Cooper loves his yellow tennis balls, particularly those with squeakers, and loves playing tug-o-war with his rope toys. “He gets soooooo excited with his vibrating Bumble Ball,” says Carolyn. Pie loves her unstuffed squirrel plush toy and as a puppy is still learning which items are hers to chew and which are not. Recently she confused her human Mom’s favorite leather shoes as toys, as well as two pairs of Rainbow sandals. Pie also loves to take her human sibling’s shoes outside to play with, so the family has learned the hard way about leaving shoes around the house when a puppy is in residence. “She has never once dared to touch my husband’s shoes,” Carolyn joked.
As a breed with so much spunk and spirit in a compact body, it’s no wonder that both Pie and Cooper have big personalities. “Cooper has a ritual that he does almost 99.99% of the time after he drinks water,” Carolyn told us, “He will drink water and then he will walk calmly toward the outer edge of the living room rug and kick up his back feet like a bull getting ready to stampede, only the funniest thing is that he will do the ‘moon walk’ in the process.”
Pie has developed a tight bond with Cooper and loves to groom him, licking his ears, face and mouth. “She loves to ‘steal’ your affection and crams her way into your lap,” Carolyn said, “and she ‘talks’ to us in the morning when the alarm goes off; it sounds like an ‘arggh’”. Pie and Cooper have also teamed up to bark uncontrollably when any of the humans sneeze. Perhaps that is their way of saying “bless you” although cold and flu season must be very loud in their household.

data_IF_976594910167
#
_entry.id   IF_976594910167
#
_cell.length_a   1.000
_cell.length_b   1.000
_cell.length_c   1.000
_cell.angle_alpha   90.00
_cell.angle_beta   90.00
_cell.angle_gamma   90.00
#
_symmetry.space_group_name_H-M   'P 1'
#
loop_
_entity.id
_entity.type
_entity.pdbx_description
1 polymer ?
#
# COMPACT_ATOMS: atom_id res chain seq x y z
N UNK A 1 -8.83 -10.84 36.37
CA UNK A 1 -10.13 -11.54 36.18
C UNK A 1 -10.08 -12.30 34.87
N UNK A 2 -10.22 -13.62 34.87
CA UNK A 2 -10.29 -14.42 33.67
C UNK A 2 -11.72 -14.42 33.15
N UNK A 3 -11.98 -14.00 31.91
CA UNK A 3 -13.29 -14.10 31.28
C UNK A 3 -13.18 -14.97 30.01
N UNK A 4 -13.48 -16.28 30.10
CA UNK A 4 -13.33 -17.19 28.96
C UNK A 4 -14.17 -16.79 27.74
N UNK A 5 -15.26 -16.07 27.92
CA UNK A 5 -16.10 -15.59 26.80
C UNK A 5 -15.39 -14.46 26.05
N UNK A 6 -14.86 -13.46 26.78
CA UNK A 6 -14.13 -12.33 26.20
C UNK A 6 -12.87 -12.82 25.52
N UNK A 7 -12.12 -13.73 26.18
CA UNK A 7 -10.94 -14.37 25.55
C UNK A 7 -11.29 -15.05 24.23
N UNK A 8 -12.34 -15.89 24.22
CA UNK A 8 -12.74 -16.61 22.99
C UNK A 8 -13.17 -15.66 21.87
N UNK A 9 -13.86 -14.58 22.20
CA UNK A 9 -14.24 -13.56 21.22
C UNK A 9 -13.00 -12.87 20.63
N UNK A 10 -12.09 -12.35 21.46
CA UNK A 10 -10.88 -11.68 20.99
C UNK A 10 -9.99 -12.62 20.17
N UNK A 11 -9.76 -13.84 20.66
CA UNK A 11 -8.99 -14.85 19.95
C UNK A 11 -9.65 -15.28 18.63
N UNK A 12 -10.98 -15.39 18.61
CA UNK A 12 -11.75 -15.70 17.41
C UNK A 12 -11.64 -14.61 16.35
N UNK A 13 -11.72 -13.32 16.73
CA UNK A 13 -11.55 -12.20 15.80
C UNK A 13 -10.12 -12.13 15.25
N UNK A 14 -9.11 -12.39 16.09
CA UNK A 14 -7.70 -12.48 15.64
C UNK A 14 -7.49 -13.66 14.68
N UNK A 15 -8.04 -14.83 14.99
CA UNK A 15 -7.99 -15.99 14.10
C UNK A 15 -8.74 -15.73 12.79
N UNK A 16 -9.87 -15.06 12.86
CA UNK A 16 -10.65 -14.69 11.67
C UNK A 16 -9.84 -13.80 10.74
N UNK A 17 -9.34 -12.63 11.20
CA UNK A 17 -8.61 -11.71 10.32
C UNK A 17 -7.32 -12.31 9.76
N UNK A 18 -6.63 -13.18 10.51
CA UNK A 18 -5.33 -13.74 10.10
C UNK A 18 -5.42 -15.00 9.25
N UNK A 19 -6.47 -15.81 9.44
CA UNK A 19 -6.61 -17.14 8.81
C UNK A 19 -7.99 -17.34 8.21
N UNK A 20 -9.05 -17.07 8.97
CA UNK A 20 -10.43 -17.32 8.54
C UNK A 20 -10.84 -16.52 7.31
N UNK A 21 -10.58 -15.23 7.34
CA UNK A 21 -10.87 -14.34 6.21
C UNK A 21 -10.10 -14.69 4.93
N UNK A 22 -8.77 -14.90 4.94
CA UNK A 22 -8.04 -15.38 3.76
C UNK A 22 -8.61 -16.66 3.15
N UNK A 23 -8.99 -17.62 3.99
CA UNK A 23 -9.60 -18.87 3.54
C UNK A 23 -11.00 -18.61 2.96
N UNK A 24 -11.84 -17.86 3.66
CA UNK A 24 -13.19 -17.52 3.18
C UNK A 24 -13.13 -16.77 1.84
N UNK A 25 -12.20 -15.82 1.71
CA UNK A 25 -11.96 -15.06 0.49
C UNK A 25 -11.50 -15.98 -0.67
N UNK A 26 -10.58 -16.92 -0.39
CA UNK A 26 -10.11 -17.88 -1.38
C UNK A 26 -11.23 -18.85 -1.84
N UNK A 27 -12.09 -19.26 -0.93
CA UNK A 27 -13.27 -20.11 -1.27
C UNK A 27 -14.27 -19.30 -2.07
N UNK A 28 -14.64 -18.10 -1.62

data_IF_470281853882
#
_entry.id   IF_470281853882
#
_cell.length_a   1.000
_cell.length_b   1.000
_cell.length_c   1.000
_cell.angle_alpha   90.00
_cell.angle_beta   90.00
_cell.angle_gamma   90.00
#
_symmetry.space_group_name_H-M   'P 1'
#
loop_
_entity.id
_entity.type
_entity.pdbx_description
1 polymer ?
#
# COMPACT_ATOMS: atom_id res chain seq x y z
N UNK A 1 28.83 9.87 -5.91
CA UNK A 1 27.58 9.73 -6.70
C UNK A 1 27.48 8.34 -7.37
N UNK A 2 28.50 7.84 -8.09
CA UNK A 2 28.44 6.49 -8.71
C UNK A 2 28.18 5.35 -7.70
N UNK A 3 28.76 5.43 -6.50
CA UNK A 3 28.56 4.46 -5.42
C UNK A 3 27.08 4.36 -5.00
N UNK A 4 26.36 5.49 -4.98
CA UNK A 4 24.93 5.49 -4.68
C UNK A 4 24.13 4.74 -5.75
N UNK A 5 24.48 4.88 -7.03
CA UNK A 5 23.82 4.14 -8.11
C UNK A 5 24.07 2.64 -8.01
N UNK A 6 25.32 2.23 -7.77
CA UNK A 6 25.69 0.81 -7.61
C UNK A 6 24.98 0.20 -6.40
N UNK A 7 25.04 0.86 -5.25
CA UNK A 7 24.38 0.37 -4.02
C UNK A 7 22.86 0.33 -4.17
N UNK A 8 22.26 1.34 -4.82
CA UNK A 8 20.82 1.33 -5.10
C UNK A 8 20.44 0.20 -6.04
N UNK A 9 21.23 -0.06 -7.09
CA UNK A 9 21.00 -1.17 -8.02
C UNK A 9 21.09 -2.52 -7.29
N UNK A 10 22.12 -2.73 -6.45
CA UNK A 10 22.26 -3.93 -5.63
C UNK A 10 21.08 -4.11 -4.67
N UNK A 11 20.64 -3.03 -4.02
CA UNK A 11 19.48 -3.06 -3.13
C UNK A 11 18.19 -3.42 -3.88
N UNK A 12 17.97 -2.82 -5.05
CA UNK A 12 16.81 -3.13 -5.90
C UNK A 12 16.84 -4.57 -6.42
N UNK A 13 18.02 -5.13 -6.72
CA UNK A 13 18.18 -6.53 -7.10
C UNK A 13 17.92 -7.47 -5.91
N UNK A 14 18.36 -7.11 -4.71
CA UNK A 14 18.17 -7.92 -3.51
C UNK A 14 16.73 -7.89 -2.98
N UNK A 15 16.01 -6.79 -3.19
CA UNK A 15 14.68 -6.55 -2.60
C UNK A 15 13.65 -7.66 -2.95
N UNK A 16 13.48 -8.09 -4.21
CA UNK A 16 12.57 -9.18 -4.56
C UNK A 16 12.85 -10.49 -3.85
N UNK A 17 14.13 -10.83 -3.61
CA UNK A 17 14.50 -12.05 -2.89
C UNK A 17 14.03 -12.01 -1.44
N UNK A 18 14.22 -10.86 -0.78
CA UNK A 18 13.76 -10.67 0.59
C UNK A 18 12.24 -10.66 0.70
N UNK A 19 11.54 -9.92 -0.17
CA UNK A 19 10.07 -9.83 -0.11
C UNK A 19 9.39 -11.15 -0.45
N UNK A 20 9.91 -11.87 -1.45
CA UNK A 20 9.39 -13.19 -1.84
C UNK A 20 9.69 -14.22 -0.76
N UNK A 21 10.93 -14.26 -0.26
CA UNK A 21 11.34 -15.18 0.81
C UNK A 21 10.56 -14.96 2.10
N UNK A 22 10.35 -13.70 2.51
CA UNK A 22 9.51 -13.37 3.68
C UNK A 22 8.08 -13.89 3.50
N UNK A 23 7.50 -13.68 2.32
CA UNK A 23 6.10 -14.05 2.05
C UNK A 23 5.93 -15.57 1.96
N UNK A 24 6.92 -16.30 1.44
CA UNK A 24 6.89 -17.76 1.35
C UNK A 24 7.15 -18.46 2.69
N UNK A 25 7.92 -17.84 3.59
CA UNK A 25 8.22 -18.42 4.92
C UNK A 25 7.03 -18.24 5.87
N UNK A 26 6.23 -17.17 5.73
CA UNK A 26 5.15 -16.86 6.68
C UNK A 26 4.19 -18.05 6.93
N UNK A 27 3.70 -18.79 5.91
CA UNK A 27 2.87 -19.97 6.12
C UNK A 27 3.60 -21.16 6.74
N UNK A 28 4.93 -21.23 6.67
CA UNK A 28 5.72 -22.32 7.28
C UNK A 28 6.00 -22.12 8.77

When asked what advice she has for fellow dog owners, Carolyn shared this advice, “The last thing I would like to add is that we want for others to understand that having a dog or two is a real commitment. It is essentially like having extra children around the house to care for, to nurture, to teach, to give attention to and to care for. When Pie or Cooper get sick we worry, similar to how I worry about my son getting ill. Getting a dog is a long term commitment, it is a family affair and one often things that if they get a second dog that it will take care of the older dog’s needs,” she continued, “Not quite! I do have to say they are great companions together and we are grateful for that, but it did take us a while to come across a second dog, as we had to make sure they would be matched accordingly. In getting a second dog, we had to make sure that we were truly committed, and we had to ensure that both dogs were compatible as nobody wants to have an unhappy dog! We feel that our dogs have a healthy, well-balanced, stable and loving home and although there may be some crazy times, we couldn’t imagine our life without our dogs! They go with us pretty much everywhere and their Corgi smiles and eccentric features (big ears, big paws, big nose, big butts, short legs and rugged bodies) continue to bring many smiles to us!!”